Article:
When Artistic Director Molly Smith joined Arena Stage in 1998, she brought with her a new artistic vision: Arena would focus on American playwrights and American artists. To celebrate this change, we developed a new visual style for the artwork of Arena, and beautiful illustrations capturing each production became a calling card for Arena under Molly’s leadership.

The artwork of Arena is created by a wide array of professional artists over the years, these works of art are often the first element our audience encounters when being introduced to a show. The art communicates a wealth of style, theme, and plot of a show, often before the design elements of the production  itself have been worked out. Longtime Arena fans might recognize the signature work of artists like Jody Hewgill, Gary Kelley, Mike Benny, and Douglass Fraser.

L to R: Mother Courage and her Children illustration by Jody Hewgill, Five Guys Named Moe illustration by Paul Rogers, and Oklahoma! illustration by Douglass Fraser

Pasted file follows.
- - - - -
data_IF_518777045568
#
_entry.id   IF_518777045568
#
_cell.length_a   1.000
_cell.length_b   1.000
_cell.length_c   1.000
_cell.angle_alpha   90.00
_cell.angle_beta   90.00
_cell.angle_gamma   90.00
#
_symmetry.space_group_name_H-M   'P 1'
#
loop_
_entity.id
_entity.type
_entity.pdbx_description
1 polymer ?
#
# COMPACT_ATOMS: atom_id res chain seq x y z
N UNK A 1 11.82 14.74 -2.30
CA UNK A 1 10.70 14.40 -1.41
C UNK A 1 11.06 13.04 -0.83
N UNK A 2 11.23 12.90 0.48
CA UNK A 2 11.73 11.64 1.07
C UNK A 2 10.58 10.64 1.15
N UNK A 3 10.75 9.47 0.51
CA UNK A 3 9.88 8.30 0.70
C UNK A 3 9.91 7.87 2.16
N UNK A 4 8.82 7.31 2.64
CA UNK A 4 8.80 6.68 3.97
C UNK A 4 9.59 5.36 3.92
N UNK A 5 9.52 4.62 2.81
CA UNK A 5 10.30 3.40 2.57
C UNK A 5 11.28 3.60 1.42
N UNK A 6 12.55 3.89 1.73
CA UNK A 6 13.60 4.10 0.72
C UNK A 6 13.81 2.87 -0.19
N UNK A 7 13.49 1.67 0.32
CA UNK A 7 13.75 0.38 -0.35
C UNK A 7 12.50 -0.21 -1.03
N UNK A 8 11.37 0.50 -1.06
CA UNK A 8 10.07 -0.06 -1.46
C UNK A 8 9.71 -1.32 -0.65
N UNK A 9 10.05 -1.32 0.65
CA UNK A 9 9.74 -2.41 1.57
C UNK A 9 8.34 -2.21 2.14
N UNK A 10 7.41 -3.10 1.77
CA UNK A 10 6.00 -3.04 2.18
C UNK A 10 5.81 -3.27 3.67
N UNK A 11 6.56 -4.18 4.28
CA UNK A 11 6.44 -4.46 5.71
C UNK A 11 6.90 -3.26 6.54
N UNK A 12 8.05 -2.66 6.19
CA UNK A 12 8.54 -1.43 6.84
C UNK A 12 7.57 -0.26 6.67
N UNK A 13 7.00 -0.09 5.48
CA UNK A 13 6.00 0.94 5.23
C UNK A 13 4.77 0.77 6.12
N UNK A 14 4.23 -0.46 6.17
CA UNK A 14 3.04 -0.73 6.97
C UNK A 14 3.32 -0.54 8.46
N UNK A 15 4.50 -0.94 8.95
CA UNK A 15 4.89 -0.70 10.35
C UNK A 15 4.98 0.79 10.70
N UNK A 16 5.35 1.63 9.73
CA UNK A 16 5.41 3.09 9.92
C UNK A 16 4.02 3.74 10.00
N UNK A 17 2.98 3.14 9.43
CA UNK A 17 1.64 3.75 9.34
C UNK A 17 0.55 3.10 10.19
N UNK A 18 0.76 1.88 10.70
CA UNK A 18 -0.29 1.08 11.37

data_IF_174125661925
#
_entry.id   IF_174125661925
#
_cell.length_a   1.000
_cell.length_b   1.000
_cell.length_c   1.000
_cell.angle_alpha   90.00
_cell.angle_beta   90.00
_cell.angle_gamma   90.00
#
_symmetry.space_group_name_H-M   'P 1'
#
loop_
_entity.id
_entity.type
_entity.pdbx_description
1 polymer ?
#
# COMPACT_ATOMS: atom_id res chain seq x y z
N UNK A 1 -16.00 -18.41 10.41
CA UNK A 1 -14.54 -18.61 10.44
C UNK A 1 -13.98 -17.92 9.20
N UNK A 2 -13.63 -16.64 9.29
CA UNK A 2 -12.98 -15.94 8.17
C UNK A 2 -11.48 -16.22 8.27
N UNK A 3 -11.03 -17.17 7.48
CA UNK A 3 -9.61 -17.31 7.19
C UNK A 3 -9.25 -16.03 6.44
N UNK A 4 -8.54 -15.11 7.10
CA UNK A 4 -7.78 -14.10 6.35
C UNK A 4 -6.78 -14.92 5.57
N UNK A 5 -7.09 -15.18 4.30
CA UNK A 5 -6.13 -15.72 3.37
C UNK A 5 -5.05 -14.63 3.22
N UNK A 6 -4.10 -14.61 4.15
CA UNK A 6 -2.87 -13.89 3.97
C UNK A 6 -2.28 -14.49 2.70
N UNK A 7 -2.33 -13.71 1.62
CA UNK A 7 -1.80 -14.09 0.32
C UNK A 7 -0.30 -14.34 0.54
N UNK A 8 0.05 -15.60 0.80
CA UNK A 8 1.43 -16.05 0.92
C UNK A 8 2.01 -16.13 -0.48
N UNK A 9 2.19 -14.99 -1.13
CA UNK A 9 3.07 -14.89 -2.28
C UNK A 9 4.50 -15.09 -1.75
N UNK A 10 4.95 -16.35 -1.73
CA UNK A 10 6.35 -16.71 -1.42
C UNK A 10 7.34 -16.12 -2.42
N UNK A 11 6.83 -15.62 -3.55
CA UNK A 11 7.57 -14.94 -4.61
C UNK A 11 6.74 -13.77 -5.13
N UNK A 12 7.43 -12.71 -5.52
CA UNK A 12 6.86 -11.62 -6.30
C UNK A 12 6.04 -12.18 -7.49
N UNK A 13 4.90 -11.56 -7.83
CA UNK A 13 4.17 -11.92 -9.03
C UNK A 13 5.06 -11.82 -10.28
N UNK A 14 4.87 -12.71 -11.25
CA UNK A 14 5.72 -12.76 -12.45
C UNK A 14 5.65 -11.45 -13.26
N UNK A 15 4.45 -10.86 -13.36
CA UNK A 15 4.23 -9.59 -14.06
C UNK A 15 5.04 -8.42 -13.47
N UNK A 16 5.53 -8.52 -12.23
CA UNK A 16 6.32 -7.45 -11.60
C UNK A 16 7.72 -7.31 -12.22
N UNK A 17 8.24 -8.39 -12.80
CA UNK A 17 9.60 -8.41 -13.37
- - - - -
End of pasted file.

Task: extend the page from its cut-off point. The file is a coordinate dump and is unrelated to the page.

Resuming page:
Each season, the Arena team identifies illustrators who can capture the spirit of our shows. Provided with scripts and production background, these artists create a series of sketches, which are then reviewed by Molly in an iterative process that helps refine the ideas for the final look. Sometimes a single artist creates the entire season’s images; at other times, several artists work on specific shows. The overarching approach is for the illustrations to each feel like pieces of a whole; a holistic representation of a single set of ideas, that convey the theme not just of each individual production but the entire season. The final illustration becomes a key part of the show’s visual brand, appearing on posters, postcards, signage, and more.

Artist James Ransome created all the artwork for Molly’s final season with us. We love how the deep blues and greens tie the images together. Though we couldn’t possibly pick a favorite, our social media audience tells us they are partial to the art for Angels in America and Ride the Cyclone. Do you have a favorite?

L to R: Holiday; Sanctuary City; Ride the Cyclone; The High Ground; Angels in America, Part One: Millennium Approaches; and Exclusion illustrations by James Ransome